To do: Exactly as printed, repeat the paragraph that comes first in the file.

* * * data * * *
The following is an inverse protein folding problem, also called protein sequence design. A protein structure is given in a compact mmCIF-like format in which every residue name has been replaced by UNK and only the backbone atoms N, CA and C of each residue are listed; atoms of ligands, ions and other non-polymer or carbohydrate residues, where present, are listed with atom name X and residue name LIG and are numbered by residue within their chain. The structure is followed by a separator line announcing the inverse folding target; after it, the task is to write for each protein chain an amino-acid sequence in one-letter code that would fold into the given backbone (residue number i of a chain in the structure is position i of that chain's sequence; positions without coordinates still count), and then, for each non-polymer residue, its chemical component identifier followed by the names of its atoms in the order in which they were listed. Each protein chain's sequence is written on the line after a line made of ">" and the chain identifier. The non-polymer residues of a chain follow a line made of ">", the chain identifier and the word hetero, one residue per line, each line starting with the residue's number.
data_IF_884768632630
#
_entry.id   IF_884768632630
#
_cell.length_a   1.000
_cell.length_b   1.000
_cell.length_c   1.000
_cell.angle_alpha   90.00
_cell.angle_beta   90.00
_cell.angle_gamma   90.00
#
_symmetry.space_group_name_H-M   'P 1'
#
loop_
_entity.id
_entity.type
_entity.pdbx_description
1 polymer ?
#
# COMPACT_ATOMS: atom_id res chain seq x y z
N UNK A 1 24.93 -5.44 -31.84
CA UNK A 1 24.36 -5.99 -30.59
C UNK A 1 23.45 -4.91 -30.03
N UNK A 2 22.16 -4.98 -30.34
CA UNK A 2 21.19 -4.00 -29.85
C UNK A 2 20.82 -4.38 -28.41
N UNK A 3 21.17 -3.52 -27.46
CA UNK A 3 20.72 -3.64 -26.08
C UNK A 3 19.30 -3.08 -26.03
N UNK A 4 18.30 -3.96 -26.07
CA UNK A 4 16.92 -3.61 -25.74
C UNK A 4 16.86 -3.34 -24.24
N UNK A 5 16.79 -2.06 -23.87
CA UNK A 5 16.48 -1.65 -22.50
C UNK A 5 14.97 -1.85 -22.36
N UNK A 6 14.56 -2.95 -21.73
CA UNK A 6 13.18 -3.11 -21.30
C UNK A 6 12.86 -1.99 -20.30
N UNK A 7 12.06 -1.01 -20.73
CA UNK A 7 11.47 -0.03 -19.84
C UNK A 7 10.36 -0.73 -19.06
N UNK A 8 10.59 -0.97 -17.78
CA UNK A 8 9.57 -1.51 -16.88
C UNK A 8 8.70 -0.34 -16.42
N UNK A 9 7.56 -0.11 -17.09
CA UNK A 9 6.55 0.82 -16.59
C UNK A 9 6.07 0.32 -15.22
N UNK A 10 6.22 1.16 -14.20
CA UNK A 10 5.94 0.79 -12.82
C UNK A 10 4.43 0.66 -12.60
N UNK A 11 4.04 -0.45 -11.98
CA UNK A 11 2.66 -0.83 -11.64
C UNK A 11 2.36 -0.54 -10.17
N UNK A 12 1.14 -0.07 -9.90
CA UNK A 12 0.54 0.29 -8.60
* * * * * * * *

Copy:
The following is an inverse protein folding problem, also called protein sequence design. A protein structure is given in a compact mmCIF-like format in which every residue name has been replaced by UNK and only the backbone atoms N, CA and C of each residue are listed; atoms of ligands, ions and other non-polymer or carbohydrate residues, where present, are listed with atom name X and residue name LIG and are numbered by residue within their chain. The structure is followed by a separator line announcing the inverse folding target; after it, the task is to write for each protein chain an amino-acid sequence in one-letter code that would fold into the given backbone (residue number i of a chain in the structure is position i of that chain's sequence; positions without coordinates still count), and then, for each non-polymer residue, its chemical component identifier followed by the names of its atoms in the order in which they were listed. Each protein chain's sequence is written on the line after a line made of ">" and the chain identifier. The non-polymer residues of a chain follow a line made of ">", the chain identifier and the word hetero, one residue per line, each line starting with the residue's number.